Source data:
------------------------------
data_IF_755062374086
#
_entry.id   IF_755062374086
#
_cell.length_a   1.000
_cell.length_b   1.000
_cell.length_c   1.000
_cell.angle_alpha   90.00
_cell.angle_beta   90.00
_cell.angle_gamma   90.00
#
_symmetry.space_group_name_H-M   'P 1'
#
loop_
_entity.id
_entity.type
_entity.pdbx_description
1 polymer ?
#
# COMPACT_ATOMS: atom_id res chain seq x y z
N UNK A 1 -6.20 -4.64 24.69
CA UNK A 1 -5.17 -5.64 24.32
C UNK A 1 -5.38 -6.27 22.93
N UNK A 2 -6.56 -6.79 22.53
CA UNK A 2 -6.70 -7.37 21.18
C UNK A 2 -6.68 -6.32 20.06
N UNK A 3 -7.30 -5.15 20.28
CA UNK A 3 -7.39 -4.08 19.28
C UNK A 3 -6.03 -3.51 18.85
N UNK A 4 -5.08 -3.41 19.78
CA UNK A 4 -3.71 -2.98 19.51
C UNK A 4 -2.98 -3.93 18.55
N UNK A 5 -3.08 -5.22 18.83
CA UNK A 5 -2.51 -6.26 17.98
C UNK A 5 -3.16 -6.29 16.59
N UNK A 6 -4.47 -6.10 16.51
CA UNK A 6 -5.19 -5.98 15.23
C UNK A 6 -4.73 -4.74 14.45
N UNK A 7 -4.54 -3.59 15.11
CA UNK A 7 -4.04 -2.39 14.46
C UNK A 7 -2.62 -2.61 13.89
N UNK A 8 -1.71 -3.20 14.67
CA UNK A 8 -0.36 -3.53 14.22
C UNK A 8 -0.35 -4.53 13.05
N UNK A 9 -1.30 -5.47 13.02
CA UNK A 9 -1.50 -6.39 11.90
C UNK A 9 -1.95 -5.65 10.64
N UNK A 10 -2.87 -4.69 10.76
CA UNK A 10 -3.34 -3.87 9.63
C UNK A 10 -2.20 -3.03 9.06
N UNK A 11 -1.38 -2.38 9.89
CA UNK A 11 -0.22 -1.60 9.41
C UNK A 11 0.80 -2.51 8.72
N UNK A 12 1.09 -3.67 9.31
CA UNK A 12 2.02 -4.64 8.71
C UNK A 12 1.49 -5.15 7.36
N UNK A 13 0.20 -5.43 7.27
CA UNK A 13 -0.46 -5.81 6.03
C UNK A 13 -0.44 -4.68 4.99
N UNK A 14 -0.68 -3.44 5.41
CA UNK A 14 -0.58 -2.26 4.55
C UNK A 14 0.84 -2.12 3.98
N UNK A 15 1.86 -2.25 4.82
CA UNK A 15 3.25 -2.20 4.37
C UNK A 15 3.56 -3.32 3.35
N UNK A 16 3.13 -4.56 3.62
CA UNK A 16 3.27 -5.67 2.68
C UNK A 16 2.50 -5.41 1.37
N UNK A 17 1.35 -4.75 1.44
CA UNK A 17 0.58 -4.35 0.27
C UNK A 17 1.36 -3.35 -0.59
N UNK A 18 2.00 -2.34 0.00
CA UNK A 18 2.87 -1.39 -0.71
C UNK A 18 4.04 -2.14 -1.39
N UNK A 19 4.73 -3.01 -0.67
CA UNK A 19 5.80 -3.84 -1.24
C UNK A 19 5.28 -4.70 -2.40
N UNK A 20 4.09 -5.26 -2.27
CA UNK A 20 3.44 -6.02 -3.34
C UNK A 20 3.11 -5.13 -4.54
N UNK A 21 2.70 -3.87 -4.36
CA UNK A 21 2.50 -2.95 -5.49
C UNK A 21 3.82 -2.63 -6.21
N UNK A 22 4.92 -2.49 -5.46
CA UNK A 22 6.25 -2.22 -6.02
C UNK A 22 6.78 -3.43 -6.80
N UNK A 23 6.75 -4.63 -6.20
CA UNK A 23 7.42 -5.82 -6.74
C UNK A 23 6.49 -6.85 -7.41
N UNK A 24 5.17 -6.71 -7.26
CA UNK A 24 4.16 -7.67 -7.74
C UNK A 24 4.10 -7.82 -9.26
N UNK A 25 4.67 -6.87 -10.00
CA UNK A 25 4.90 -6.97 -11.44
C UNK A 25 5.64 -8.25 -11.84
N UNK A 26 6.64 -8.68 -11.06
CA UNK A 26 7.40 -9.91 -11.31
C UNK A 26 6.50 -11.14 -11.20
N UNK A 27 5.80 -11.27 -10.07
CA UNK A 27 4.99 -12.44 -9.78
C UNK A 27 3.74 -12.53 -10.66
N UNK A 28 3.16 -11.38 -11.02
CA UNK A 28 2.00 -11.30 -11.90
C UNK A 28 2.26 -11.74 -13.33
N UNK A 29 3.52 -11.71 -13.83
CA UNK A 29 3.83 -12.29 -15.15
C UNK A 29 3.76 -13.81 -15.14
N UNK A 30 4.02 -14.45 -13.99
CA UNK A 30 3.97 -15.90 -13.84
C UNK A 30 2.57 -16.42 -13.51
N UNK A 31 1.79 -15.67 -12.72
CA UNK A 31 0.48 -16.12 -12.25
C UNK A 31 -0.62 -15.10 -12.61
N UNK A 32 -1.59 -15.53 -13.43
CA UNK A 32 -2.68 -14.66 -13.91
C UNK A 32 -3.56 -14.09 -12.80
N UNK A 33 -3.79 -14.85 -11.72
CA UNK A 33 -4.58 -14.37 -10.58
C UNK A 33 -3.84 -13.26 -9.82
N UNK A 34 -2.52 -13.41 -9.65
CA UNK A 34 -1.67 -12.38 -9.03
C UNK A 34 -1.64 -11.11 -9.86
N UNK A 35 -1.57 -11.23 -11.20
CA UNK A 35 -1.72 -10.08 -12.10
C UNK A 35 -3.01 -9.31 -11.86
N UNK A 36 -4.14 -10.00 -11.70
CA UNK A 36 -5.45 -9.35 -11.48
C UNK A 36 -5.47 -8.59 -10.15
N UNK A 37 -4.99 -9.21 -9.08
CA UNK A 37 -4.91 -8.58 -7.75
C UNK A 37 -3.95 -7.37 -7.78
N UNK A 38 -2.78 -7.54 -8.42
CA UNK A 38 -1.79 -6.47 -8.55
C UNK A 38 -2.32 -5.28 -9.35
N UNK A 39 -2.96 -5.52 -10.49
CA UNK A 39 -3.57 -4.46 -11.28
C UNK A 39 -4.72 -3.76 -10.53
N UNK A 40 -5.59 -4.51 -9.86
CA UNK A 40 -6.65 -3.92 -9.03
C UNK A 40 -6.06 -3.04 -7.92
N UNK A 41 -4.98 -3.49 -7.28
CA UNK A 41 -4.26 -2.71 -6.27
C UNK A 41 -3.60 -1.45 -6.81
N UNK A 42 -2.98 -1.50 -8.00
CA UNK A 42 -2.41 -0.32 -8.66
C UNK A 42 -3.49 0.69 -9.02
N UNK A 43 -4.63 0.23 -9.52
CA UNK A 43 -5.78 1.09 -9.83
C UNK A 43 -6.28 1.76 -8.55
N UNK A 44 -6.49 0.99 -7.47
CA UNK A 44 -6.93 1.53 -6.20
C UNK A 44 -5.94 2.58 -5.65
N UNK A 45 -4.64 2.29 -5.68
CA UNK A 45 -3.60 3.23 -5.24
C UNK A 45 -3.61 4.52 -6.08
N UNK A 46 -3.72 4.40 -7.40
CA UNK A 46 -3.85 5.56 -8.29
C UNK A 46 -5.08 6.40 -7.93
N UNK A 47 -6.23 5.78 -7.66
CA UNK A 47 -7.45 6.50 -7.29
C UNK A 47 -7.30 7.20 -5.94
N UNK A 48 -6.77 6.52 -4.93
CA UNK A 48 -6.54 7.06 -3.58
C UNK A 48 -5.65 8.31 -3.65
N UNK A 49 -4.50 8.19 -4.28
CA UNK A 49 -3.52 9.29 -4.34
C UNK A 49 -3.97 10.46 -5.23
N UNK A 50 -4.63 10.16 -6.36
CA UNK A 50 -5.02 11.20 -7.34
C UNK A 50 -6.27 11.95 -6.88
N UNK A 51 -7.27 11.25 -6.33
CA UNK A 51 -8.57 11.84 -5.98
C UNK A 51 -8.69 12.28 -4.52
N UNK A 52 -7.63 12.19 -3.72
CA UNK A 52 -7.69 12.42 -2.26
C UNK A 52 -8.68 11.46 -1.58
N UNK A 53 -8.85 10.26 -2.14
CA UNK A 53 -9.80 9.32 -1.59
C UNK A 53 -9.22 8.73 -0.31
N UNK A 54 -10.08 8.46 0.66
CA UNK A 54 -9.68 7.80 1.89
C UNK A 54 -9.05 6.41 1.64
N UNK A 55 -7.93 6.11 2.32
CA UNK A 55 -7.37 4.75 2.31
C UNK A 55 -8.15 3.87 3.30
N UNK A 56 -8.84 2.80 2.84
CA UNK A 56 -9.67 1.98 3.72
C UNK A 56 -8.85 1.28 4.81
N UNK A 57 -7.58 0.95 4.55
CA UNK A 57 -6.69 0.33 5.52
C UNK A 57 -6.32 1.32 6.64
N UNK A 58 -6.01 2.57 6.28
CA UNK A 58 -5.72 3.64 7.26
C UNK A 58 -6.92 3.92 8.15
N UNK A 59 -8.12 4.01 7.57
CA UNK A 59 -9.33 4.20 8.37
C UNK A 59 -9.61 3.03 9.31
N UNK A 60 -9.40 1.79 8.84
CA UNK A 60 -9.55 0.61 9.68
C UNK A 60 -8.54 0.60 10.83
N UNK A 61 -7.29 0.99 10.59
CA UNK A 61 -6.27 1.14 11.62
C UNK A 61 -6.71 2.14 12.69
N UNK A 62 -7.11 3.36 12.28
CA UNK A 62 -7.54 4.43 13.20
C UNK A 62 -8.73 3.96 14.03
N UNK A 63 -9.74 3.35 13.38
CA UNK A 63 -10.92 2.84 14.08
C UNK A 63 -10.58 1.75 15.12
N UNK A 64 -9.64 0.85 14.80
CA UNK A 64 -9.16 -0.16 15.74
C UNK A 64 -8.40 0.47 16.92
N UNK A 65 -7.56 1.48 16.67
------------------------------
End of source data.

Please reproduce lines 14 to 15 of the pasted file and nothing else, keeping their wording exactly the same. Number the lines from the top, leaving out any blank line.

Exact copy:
loop_
_entity.id